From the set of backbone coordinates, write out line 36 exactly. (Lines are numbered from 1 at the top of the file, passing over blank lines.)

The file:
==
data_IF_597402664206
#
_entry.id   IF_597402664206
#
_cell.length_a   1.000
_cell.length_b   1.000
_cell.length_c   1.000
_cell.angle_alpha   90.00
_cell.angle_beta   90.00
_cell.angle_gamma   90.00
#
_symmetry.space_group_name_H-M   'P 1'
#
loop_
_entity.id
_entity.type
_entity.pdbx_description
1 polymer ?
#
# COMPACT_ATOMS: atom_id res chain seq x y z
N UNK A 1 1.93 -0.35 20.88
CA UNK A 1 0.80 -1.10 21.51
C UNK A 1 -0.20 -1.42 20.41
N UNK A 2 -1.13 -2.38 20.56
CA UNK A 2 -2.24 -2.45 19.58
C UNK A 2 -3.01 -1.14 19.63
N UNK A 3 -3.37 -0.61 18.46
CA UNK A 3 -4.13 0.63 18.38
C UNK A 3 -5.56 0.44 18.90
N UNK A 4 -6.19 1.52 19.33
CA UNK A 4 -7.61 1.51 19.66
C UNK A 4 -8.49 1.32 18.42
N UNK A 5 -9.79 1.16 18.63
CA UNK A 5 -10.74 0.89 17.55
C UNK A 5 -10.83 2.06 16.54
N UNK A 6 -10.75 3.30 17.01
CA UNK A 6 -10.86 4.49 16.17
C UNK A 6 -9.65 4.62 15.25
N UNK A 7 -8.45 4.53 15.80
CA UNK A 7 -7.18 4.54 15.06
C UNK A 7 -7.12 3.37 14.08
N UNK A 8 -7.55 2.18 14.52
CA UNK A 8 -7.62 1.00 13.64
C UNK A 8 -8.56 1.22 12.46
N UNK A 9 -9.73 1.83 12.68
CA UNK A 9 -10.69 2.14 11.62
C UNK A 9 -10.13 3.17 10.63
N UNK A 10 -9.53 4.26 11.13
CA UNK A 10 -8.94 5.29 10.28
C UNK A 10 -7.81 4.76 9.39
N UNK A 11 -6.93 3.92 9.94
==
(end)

N UNK A 6 -10.75 3.30 17.01